The two teenage boys, dapper in coats and ties, grinned nervously as they surveyed the scene around them.
Doesn’t look much like Kyoto, they must have thought.
“I want to have a good relationship with the American people through baseball,” said 17-year-old Tatsuki Yoshida, whose statement would have passed inspection with any head of state. But Yoshida, a second baseman, is here in part for baseball, not necessarily diplomacy, and he gave himself away when he was asked to name his favorite ballplayer.
“Ichiro!” he said, referring to Japanese-born Ichiro Suzuki, an outfielder for the New York Yankees.
The boys are members of the Kyoto Gakuen High School team, which goes against a collection of local players in the Kyoto-Modesto Baseball Game. It will be contested Saturday at 11 a.m. at Thurman Field, and the visiting team can’t wait.
“Our team is good on defense,” third baseman Kazumasa Svenaga offered. The boy then described his team in a way that left the interpreter scrambling for the right word. She eventually found it.
The game is part of an annual exchange program that sends about 300 Japanese students to the Modesto area each October. They’ve come here nearly every year since 1990, but their usually busy itinerary never has included baseball.
There is a fascinating local historical context, stretching back nearly 80 years, for this event.
Kyoto Gakuen’s most famous alumnus is Eiji Sawamura, one of the best pitchers in the history of baseball in Japan. Today, the Sawamura Award, Japan’s equivalent to Major League Baseball’s Cy Young Award, is given each year to the best pitcher in the Japanese Baseball League.
More important to the Japanese team, however, is the bronze statue of Sawamura on its school campus.
On Nov. 24, 1934, Sawamura shocked U.S. fans when he struck out Babe Ruth, Lou Gehrig, Jimmie Foxx and Charlie Gehringer in succession during the Americans’ barnstorming visit to Japan. His ability to throw a fastball, prefaced by a classic high leg kick, was legendary.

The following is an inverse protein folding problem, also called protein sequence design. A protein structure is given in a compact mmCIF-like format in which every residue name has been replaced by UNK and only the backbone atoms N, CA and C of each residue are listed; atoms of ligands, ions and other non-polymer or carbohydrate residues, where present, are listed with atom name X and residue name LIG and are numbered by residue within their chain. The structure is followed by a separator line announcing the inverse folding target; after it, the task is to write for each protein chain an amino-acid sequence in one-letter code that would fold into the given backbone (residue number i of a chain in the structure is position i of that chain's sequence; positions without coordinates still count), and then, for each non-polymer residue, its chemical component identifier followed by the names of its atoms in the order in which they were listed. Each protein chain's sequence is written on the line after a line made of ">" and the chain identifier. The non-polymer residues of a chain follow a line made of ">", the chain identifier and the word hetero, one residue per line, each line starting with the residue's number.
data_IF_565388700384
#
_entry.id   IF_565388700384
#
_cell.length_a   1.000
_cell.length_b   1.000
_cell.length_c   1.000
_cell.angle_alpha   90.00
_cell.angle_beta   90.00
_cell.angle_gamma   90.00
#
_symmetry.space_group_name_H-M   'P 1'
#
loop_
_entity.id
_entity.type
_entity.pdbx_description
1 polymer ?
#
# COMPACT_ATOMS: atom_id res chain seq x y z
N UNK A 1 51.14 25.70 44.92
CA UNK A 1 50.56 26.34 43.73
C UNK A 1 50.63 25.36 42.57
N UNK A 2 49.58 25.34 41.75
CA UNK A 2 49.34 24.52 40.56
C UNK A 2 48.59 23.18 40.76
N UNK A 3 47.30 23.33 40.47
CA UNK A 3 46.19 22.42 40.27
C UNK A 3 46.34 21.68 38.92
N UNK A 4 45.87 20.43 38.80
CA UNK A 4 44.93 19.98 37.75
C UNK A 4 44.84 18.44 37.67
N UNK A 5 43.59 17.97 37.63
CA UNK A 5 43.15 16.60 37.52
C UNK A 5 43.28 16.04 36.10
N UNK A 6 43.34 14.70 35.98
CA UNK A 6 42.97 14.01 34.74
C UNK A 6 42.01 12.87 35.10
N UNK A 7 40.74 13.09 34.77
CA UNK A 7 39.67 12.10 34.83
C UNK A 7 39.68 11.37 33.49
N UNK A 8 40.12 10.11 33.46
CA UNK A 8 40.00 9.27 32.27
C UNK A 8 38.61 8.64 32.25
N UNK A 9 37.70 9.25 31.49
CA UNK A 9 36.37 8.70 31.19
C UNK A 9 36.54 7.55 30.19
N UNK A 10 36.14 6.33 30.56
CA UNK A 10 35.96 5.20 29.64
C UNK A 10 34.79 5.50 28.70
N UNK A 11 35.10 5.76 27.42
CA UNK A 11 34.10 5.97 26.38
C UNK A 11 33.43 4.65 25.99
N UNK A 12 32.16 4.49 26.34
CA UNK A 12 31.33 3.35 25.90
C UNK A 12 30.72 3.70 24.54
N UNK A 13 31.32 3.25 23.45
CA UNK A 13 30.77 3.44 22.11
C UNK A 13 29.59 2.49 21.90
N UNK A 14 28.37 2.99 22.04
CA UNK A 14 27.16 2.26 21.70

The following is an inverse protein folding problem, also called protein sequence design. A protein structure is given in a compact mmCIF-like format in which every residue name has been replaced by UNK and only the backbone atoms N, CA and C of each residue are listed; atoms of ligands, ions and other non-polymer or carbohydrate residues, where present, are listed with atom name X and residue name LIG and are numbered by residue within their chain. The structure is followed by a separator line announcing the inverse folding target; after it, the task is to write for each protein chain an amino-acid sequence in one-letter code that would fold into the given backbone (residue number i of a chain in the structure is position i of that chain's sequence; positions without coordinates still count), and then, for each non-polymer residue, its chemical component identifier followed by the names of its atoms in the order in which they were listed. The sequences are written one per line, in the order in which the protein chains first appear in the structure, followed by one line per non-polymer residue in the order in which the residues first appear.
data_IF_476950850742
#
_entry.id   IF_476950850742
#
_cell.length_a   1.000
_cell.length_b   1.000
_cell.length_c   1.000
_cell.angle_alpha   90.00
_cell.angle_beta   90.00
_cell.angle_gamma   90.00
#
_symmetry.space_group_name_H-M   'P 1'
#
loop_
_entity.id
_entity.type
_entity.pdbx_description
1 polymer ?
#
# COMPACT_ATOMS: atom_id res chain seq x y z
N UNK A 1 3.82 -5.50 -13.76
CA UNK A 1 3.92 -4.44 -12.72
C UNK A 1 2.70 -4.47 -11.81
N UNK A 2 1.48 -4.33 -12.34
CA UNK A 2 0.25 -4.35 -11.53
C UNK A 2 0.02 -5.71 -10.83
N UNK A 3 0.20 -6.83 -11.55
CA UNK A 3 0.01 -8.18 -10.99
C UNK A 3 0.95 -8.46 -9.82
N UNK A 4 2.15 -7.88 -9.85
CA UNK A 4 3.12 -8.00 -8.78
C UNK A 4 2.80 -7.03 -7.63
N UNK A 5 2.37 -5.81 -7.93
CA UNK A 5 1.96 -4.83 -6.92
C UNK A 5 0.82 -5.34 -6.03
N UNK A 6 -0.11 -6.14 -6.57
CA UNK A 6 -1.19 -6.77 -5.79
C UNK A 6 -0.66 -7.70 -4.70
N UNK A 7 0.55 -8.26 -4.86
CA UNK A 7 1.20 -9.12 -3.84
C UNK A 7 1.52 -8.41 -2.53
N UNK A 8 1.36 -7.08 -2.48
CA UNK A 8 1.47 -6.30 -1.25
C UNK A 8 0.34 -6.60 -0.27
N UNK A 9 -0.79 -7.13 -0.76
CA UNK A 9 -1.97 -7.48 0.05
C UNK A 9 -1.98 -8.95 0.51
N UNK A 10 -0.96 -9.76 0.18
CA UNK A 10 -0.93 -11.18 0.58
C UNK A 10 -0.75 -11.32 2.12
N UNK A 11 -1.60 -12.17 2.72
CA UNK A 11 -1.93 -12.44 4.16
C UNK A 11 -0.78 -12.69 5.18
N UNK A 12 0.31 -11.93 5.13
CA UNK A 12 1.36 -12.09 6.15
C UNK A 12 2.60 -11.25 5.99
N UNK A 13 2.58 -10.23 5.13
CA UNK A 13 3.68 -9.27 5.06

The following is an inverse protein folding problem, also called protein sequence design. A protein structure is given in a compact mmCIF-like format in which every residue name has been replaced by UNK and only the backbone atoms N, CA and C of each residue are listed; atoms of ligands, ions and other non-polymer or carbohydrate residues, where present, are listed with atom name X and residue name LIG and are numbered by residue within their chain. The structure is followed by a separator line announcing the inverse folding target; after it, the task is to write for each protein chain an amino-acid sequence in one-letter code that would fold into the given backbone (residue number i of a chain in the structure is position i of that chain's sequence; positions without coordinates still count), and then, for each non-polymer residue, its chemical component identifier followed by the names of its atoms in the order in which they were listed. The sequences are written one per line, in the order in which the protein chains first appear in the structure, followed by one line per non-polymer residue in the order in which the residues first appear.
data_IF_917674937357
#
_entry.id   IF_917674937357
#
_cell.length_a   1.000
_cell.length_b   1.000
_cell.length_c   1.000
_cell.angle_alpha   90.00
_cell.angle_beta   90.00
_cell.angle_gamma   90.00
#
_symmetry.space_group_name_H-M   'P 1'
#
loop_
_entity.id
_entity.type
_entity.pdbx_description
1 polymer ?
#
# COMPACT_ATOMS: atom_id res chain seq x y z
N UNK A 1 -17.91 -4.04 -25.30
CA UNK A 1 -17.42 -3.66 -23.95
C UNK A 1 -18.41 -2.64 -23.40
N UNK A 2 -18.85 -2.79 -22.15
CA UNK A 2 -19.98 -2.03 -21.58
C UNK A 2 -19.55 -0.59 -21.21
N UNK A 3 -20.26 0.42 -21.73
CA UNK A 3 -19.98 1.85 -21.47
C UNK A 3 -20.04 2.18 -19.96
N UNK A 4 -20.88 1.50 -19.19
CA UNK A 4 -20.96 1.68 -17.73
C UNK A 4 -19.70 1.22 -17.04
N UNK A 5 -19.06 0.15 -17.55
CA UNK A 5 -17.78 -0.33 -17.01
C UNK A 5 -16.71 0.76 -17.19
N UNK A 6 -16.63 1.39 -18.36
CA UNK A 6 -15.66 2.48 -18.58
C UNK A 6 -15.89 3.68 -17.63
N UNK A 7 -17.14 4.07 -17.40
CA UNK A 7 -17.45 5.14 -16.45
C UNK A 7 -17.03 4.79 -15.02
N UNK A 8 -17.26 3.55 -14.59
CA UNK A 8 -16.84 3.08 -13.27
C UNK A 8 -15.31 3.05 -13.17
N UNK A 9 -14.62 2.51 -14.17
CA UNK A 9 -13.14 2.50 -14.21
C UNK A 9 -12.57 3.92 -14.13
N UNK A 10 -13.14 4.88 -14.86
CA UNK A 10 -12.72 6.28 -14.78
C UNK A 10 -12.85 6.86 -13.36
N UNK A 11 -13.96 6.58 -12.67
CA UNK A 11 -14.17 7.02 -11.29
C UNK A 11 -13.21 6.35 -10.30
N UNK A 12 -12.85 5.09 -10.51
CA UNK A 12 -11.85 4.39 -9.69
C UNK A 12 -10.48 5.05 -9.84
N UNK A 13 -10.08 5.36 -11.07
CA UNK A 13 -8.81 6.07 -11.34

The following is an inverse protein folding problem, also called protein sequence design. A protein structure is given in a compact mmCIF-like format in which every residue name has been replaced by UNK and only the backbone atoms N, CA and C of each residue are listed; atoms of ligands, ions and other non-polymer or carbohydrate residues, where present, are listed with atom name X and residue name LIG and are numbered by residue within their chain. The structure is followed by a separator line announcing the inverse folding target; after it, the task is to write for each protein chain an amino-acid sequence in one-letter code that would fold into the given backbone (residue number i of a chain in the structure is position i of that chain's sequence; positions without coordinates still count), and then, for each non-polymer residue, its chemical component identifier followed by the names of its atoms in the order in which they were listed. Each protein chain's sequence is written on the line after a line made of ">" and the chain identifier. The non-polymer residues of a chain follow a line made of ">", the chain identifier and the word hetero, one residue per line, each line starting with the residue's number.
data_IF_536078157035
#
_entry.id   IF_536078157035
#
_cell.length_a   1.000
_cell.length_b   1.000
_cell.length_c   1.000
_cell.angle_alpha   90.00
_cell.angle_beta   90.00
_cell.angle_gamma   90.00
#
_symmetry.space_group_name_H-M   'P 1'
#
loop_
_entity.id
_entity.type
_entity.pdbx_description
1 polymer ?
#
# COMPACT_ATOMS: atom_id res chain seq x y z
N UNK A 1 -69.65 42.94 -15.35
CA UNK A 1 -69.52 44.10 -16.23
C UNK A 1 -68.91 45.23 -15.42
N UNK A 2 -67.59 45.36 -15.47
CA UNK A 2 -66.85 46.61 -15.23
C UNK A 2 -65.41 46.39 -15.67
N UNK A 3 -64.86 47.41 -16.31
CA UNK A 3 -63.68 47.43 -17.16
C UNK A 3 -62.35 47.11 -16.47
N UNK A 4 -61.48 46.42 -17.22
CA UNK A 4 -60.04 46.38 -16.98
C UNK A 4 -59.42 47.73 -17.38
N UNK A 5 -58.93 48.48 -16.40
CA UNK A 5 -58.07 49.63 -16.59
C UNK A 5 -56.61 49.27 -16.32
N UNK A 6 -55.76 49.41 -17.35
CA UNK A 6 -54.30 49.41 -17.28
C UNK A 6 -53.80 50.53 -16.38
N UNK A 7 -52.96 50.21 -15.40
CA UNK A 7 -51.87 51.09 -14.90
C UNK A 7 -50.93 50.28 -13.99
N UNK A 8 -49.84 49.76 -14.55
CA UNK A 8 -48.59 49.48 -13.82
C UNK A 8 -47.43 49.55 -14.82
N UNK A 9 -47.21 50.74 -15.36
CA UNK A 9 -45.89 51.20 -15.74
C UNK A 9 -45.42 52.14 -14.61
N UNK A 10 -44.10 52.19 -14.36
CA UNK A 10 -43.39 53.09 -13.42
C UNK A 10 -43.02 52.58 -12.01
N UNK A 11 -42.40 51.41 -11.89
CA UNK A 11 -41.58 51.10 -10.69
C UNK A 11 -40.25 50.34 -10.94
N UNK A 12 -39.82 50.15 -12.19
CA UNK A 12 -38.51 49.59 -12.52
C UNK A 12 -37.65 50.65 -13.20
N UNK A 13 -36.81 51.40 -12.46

“I only throw hard, straight pitches,” Sawamura once insisted. “If I get hit, I would have to practice the same pitch harder.”
Here’s the local connection: Only five months after his incredible strikeout run, Sawamura – still a teenager – came to Modesto’s Roosevelt Park and threw a five-hit shutout in a 2-0 victory over Spud Chandler and the Oakland Oaks. A year later, he returned to Modesto with the Yomiuri Giants and pitched in an 8-3 loss to Oakland. Roosevelt Park was the forerunner of Del Webb Field, which is now called Thurman Field, the site for Saturday’s special game.
“This is important for us,” said Kohei Sasai, the Kyoto Gakuen principal, “to come here for baseball.”
The upcoming game has received major attention in Japan. The Yomiuri Giants proclaimed the exhibition on their ballpark Jumbotron, resulting in warm applause by the fans on hand.
Better still, Sawamura’s 70-year-old daughter sent the school a letter expressing her gratitude for playing the game in her father’s honor.
One of the people most pivotal in making the game a reality is 1997 Johansen High graduate Chris Flesuras III, an English and computer teacher at Kyoto Gakuen. A few years ago, a soccer scrimmage between the Kyoto students and Oakdale proved successful. Baseball seemed to be the next logical step, Flesuras thought, and the complicated logistics were settled.
“I think the stars have finally aligned to make this game possible,” Flesuras said.
The nine-inning game has been sanctioned by the Baseball Association in Japan, and the California Interscholastic Federation allows for such an exhibition. The local team, coached by Rob Steves of Gregori and Chris Butterfield of Enochs, has been working out the past two weeks at Gregori.
“I want to see if they play the game differently from us. I imagine (they do),” Beyer star Jordan Walls said. “I anticipate the game to be competitive and fun at the same time. We have some of the best kids in the county.”
Kyoto, best known for exports such as Nintendo and Kyocera mobile fans and solar panels, now will impact Modesto with young men swinging bats and running the bases. Their trip will take them to Monterey and Gilroy, but, before they leave, there’s a memorable game to be played Saturday.
As Svenaga said, “I want to learn about American culture.”
What part of American culture?